An Ode To

This past Thursday, Solange had a book signing for her art book, A Seat at the Table, accompanying the album of the same name.

Photo by  Egypt Robertson

If anyone knows anything about me, they know that I've been obsessed with Solange and everything she chooses to exist as, for as long as I can remember. My love for both her and sister stems from their very essence as black women, as black artists and visionaries. As a young black girl artist, Solange touches my soul. She exists eccentrically and all her own, having the opportunity to meet her was an experience I'll never forget.

Solange, 2017

Solange, 2017

Honestly I've exhausted this event and haven't stopped talking about it since before it happened, though we had a very short and small interaction, mainly due to the lack of organization and coordination, I'll cherish it for the rest of my life. Solange's, A Seat at the Table is one of those albums that's desperately needed and arrived at the perfect time. I think back to how much this album would've helped me in high school and how much I could've used Solange's wisdom and yet I'm so glad I'm able to experience this as a 21 year old heading for adulthood. High school Petra would've lacked context, appreciated the vocals and production and the general message of the album without absorbing it to it's full capacity. This album required hurt and acceptance and the will and want to heal and move past. From the moment I heard 'Don't Touch My Hair' I knew this body of work was going to be something monumental and special.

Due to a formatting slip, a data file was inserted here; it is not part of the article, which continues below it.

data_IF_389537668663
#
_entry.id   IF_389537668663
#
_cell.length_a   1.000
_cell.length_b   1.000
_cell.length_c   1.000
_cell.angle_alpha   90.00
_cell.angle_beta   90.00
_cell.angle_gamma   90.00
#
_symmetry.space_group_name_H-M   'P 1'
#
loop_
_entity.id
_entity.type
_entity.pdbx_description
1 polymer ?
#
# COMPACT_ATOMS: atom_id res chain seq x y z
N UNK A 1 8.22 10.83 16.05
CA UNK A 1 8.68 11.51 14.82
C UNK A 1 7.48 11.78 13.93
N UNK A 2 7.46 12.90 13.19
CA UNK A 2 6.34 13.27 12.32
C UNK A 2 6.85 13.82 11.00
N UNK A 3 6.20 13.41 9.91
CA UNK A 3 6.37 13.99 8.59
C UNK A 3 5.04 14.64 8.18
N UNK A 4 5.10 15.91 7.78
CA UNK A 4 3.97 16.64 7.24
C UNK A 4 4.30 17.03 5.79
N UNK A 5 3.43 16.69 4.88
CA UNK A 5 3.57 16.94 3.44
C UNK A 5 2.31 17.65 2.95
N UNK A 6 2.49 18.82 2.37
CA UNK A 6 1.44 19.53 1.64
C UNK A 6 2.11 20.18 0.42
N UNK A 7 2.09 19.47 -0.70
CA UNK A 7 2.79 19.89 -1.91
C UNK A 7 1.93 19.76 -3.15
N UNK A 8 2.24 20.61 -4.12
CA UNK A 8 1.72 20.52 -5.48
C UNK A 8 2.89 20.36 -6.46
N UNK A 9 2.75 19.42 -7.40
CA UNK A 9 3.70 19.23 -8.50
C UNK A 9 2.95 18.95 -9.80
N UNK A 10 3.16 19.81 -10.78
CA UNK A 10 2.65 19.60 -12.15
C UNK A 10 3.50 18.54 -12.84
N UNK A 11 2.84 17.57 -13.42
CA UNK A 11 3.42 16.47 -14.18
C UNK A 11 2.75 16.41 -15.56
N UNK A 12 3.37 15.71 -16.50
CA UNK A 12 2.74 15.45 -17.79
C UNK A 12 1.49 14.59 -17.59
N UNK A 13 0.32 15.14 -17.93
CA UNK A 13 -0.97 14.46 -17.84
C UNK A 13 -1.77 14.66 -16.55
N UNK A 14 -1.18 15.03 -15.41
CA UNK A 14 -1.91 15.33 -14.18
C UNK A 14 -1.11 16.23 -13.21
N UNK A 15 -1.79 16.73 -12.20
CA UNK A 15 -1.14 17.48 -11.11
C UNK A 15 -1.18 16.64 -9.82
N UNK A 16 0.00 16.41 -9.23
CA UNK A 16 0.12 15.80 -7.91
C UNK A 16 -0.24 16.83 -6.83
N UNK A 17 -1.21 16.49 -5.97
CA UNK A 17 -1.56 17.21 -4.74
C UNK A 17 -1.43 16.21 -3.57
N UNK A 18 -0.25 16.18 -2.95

Attending Solange's book signing, shaking her hand and just being in her presence, in her bubble of light, love and self assurance was the definition of an experience that won't stop playing in my mind. I'm so grateful to her for everything she's done and will continue to do.